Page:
"Electron spin resonance (ESR) has been used to study the temperature dependence of the formation of an amorphous damaged layer produced by ion implantation in silicon.
Undoped silicon wafers were implanted with N+, Ar+, and Kr+ ions at 20 keV and dose rates less than .36 µa/cm2. Implant temperatures ranged from room temperature to 250°C. ESR measurements were made at room temperature on these wafers. The only ESR signal found was that associated with amorphous silicon. The ESR signal amplitude for a given ion and temperature increased approximately linearly with dose up to a critical dose D(T). For doses greater than D(T), the signal usually increased very little, indicating that a completely amorphous layer had been formed.
The critical dose for a given ion species increased markedly with temperature; it tended toward infinity near a finite temperature T∞. Such a temperature dependence is predicted by a theoretical model. The experimental critical dose data has been analyzed in terms of that model, and the data agrees with the model fairly well. However, certain results indicate that there are mechanisms affecting the production of amorphous silicon that are not accounted for by the model. The identity of these mechanisms is considered"--Abstract, page ii.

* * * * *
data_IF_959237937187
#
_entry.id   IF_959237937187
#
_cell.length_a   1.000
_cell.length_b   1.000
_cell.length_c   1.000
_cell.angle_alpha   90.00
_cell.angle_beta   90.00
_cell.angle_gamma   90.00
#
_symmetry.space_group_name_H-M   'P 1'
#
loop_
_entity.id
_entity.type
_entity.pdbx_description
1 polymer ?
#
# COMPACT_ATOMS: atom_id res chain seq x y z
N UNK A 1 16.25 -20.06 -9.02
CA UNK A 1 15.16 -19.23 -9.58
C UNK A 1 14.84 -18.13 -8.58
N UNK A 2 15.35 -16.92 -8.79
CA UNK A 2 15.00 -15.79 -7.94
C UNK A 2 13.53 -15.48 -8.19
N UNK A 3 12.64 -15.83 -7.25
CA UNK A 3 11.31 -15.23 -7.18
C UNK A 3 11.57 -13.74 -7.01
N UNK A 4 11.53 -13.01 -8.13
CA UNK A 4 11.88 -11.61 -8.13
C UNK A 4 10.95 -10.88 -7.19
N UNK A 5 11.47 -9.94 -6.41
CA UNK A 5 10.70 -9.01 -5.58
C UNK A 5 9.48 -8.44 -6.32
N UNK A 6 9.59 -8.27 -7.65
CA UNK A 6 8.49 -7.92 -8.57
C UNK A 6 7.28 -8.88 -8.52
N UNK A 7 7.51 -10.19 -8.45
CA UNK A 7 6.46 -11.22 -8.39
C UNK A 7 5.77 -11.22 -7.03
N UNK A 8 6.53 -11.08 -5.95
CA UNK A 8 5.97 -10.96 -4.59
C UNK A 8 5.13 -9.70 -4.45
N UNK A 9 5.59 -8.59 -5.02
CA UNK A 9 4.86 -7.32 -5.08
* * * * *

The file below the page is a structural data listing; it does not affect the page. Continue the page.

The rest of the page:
Hale, Edward Boyd
James, William Joseph
Snow, William R.
M.S. in Physics
United States. Air Force. Office of Scientific Research
National Science Foundation (U.S.)
University of Missouri--Rolla
vii, 72 pages
© 1973 Gary Keith Woodward, All rights reserved.
Thesis - Restricted Access
Ion implantation -- Computer simulation
Semiconductor doping -- Computer simulation
Electron paramagnetic resonance spectroscopy
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Electronic access to the full-text of this document is restricted to Missouri S&T users. Otherwise, request this publication directly from Missouri S&T Library or contact your local library.http://merlin.lib.umsystem.edu/record=b1066716~S5
Woodward, Gary Keith, "Temperature dependence of the formation of an amorphous layer in ion-implanted silicon" (1973). Masters Theses. 3510.
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